Appellate Court of Illinois Provides Guidance Regarding Availability of “Equitable Contribution” Claims Between Insurers
Last month, in Acuity Insurance Co. v. 950 W. Huron Condominium Ass’n, 2019 IL App (1st) 180743, the Appellate Court of Illinois, First District, provided guidance regarding the availability of “equitable contribution” claims between insurers by ruling that insurers that issued consecutive policies have rights of “equitable contribution” against one another. The appellate court rejected the argument that “equitable contribution” is only available between insurers whose policies overlap in time.
“Contribution as it pertains to insurance law is an equitable principle arising among coinsurers which permits one insurer who has paid the entire loss, or greater than its share of the loss, to be reimbursed from other insurers who are also liable for the same loss.” Home Insurance Co. v. Cincinnati Insurance Co., 213 Ill.2d 307, 821 N.E.2d 269, 276, 290 Ill.Dec. 218 (2004). In Home Insurance Co., the Supreme Court of Illinois explained that “[c]ontribution applies to multiple, concurrent insurance situations and is only available where the concurrent policies insure the same entities, the same interests, and the same risks.” [Emphasis added.] Id. See also Philadelphia Indemnity Insurance Co. v. Pace Suburban Bus Service, 2016 IL App (1st) 151659, ¶46, 67 N.E.3d 556, 409 Ill.Dec. 344 (equitable contribution applies to multiple, concurrent insurance situations and is only available when concurrent policies insure same entities, same interests, and same risks).
The word “concurrent” can have several different meanings. The first definition provided by Merriam-Webster’s online dictionary for “concurrent” is “operating or occurring at the same time.” This definition contains a temporal element; two things are “concurrent” if they operate at the same time. The next definitions provided by Merriam-Webster’s online dictionary for “concurrent” are “running parallel,” “convergent,” “acting in conjunction,” and “exercised over the same matter or area by two different authorities.” None of these definitions necessarily requires any temporal element. If the first definition is used, then “concurrent policies” are policies that overlap in time, and only insurers whose policies overlap in time can pursue “equitable contribution” claims against one another. If the later definitions of “concurrent” are used, then there should be no such restriction on “equitable contribution” claims.
In Acuity, supra, 2019 IL App (1st) 180743 at ¶4, a carpentry subcontractor was sued in an underlying construction defect lawsuit. The carpentry subcontractor was insured by Cincinnati from 2000 – 2007 and by Acuity from 2007 – 2013. Id. The alleged property damage allegedly occurred in both Cincinnati’s coverage period and Acuity’s coverage period. Id.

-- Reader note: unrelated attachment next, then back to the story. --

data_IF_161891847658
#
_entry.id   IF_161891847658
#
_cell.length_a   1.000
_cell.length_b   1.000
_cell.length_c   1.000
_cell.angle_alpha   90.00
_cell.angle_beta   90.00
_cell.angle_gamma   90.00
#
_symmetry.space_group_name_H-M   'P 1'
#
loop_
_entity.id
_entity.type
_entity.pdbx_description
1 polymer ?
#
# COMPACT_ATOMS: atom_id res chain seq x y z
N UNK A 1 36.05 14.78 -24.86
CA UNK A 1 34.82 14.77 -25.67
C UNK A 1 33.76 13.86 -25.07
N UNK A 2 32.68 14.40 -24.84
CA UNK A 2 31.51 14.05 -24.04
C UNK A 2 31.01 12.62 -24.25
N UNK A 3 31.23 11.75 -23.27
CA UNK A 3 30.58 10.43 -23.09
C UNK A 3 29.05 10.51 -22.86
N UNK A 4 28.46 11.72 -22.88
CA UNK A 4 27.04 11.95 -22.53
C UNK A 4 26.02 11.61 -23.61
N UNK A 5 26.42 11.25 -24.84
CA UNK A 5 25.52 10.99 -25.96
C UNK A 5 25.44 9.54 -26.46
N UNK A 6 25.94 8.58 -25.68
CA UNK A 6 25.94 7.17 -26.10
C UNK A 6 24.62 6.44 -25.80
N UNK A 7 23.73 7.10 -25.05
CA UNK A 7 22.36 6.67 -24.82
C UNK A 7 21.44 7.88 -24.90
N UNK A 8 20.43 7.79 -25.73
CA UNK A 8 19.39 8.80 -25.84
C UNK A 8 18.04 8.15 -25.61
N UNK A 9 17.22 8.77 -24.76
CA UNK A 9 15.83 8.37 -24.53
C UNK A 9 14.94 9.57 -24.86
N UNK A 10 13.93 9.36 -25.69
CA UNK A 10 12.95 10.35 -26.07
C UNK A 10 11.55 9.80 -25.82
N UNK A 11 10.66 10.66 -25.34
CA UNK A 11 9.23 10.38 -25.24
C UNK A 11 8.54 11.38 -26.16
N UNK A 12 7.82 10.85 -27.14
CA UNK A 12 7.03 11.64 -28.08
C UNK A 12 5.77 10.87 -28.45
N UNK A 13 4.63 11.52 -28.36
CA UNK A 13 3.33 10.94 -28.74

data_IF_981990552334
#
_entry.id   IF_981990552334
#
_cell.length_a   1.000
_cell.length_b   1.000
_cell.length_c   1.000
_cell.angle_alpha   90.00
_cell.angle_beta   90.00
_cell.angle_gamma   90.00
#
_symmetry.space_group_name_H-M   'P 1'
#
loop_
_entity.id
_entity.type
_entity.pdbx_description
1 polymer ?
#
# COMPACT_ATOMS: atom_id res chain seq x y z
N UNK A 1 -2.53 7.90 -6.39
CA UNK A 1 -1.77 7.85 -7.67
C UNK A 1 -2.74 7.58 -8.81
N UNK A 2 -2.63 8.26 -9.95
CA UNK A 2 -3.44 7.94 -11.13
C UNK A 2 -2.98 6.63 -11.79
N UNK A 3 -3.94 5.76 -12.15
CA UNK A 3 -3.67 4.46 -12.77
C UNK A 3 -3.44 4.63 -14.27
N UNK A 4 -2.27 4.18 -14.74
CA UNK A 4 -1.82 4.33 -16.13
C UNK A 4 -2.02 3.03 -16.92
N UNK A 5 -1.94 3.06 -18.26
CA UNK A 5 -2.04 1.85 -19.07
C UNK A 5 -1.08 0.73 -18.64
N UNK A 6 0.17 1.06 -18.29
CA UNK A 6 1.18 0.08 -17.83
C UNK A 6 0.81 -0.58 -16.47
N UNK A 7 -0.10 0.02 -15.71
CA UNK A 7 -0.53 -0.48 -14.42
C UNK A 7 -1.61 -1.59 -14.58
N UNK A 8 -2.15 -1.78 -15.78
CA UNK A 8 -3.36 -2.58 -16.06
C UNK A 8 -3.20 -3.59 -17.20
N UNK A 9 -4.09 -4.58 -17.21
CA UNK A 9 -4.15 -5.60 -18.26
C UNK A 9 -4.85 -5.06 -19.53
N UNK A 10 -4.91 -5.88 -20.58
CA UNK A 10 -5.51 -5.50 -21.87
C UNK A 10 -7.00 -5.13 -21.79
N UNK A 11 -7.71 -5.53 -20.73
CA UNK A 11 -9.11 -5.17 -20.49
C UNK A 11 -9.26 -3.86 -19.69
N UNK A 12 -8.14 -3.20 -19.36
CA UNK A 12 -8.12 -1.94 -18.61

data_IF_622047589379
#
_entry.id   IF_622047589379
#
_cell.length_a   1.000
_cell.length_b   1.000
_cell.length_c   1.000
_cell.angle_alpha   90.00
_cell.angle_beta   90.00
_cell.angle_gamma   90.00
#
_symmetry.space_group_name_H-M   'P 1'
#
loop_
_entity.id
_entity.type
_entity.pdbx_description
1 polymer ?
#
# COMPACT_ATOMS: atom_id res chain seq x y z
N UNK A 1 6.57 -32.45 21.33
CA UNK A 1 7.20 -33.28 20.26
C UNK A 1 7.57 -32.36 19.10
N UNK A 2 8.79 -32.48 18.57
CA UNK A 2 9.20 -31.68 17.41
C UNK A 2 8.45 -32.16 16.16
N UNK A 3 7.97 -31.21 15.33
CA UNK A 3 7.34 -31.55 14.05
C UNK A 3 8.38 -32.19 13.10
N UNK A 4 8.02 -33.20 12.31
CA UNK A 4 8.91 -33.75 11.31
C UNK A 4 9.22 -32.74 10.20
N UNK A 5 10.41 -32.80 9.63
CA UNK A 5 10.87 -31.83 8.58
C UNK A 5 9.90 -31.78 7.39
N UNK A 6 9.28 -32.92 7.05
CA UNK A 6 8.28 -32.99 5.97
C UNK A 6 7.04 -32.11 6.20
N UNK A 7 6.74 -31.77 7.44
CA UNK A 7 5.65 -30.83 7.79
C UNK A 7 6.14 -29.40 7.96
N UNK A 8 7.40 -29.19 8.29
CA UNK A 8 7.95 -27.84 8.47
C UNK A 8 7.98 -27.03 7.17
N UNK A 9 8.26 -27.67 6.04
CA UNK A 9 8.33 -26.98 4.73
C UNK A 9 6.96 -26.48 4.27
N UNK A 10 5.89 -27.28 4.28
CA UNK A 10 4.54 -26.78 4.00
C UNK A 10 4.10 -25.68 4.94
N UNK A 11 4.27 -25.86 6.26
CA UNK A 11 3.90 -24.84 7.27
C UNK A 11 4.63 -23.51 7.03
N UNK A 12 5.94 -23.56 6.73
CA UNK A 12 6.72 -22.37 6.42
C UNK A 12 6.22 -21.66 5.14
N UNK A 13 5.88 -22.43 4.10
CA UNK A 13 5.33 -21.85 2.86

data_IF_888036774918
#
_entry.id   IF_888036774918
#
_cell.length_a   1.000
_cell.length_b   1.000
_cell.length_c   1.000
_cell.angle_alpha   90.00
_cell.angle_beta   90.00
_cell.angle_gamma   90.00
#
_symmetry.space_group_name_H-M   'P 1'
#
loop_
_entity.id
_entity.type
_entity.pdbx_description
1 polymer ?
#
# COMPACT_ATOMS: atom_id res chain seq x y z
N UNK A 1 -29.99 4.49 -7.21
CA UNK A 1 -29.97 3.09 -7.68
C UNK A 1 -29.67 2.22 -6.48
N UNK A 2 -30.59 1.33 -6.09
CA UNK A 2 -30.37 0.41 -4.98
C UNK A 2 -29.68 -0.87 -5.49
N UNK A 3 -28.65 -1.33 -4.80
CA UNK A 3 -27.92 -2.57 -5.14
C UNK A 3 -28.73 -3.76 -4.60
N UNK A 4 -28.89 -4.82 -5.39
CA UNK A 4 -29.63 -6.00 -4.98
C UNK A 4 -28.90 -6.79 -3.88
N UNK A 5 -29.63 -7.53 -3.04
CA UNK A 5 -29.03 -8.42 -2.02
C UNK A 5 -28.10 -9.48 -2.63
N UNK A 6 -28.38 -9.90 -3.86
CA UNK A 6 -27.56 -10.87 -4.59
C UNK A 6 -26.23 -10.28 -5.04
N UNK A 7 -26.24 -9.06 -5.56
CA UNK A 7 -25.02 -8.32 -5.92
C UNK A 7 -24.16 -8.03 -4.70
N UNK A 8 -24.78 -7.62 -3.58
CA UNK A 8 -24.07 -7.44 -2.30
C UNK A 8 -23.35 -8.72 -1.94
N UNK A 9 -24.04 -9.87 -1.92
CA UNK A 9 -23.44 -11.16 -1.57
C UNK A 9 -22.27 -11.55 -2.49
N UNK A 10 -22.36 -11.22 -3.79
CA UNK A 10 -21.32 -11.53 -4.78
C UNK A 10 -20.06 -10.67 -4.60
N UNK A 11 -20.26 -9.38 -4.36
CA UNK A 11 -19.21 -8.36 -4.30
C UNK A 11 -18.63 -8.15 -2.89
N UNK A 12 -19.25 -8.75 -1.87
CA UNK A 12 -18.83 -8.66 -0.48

Cincinnati agreed to defend the subcontractor. 2019 IL App (1st) 180743 at ¶5. Acuity filed a declaratory judgment action seeking a ruling that it did not owe a defense for the underlying claim. Cincinnati intervened in the declaratory judgment action seeking “equitable contribution” from Acuity for Acuity’s share of the defense. Id. In the declaratory judgment action, the trial court ruled that Acuity had no duty to defend the subcontractor and no duty to pay equitable contribution to Cincinnati. 2019 IL App (1st) 180743 at ¶16. Cincinnati appealed. 2019 IL App (1st) 180743 at ¶17.
On appeal, the appellate court first ruled that Acuity owed a duty to defend the subcontractor. 2019 IL App (1st) 180743 at ¶¶24 – 44. The appellate court then turned to the issue of “equitable contribution.” Acuity argued that even if it did have a duty to defend the subcontractor, Cincinnati would have no right to contribution because the Cincinnati policies and the Acuity policies applied to different coverage periods. 2019 IL App (1st) 180743 at ¶46. Acuity further argued that “the policies issued by Acuity and Cincinnati are not concurrent,” but rather “are consecutive,” and consecutive policies cannot insure the “same risk” when the coverage period is a defined term in each policy and the two periods do not overlap. 2019 IL App (1st) 180743 at ¶49.
The appellate court held that “[i]nsurance policies in Illinois need not temporally overlap in order to cover the same risk for purposes of equitable contribution.” 2019 IL App (1st) 180743 at ¶51. In other words, the appellate court rejected Acuity’s reading of “concurrent” to require temporal overlap, and instead ruled that the Cincinnati and Acuity policies were “concurrent” even if they were temporally consecutive. The appellate court concluded that Cincinnati was entitled to equitable contribution from Acuity because they both owed a duty to defend the same subcontractor in the same underlying lawsuit. 2019 IL App (1st) 180743 at ¶52. The appellate court reversed the trial court’s ruling and remanded for further proceedings to allow Cincinnati to prove-up the amount of contribution to which it was entitled. 2019 IL App (1st) 180743 at ¶¶52 – 54.
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